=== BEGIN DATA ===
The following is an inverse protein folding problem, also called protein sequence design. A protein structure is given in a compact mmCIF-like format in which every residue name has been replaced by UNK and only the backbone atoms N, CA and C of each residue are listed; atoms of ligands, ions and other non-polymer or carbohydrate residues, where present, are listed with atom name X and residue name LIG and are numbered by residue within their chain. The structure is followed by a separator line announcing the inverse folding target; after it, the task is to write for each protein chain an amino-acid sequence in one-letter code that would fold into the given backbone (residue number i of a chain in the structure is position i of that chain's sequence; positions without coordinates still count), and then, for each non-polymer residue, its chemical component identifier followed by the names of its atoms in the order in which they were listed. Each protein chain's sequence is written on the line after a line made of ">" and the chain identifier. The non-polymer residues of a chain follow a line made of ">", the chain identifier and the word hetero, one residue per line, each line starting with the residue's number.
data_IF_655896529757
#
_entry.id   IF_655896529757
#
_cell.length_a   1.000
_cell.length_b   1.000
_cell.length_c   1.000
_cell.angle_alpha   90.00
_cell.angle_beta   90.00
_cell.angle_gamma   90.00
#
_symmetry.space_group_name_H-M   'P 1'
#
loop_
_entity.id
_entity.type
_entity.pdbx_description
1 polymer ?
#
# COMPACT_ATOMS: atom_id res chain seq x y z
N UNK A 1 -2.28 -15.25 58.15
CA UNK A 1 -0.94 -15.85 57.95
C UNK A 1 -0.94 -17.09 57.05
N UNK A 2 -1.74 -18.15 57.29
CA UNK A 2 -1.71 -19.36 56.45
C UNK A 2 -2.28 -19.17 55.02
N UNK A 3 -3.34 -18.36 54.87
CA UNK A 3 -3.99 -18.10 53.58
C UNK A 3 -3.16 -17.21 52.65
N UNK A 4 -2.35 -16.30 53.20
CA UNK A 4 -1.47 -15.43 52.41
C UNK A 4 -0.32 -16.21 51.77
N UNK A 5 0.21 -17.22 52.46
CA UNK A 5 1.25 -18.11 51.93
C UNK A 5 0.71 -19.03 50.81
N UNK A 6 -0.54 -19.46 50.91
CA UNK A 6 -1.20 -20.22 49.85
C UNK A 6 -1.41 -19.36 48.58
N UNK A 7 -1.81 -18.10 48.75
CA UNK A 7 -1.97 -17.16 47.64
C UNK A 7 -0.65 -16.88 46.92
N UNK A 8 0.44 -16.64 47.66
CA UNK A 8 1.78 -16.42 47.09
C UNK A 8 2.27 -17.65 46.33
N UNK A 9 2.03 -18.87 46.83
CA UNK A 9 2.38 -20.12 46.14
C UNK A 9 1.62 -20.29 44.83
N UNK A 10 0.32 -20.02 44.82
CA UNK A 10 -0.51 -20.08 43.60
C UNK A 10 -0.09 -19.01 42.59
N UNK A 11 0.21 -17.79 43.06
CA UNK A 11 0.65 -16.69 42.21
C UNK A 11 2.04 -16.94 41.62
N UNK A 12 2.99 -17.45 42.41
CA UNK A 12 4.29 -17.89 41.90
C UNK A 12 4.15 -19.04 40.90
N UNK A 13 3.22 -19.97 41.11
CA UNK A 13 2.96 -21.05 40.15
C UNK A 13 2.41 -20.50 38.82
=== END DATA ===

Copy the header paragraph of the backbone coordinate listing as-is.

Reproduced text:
The following is an inverse protein folding problem, also called protein sequence design. A protein structure is given in a compact mmCIF-like format in which every residue name has been replaced by UNK and only the backbone atoms N, CA and C of each residue are listed; atoms of ligands, ions and other non-polymer or carbohydrate residues, where present, are listed with atom name X and residue name LIG and are numbered by residue within their chain. The structure is followed by a separator line announcing the inverse folding target; after it, the task is to write for each protein chain an amino-acid sequence in one-letter code that would fold into the given backbone (residue number i of a chain in the structure is position i of that chain's sequence; positions without coordinates still count), and then, for each non-polymer residue, its chemical component identifier followed by the names of its atoms in the order in which they were listed. Each protein chain's sequence is written on the line after a line made of ">" and the chain identifier. The non-polymer residues of a chain follow a line made of ">", the chain identifier and the word hetero, one residue per line, each line starting with the residue's number.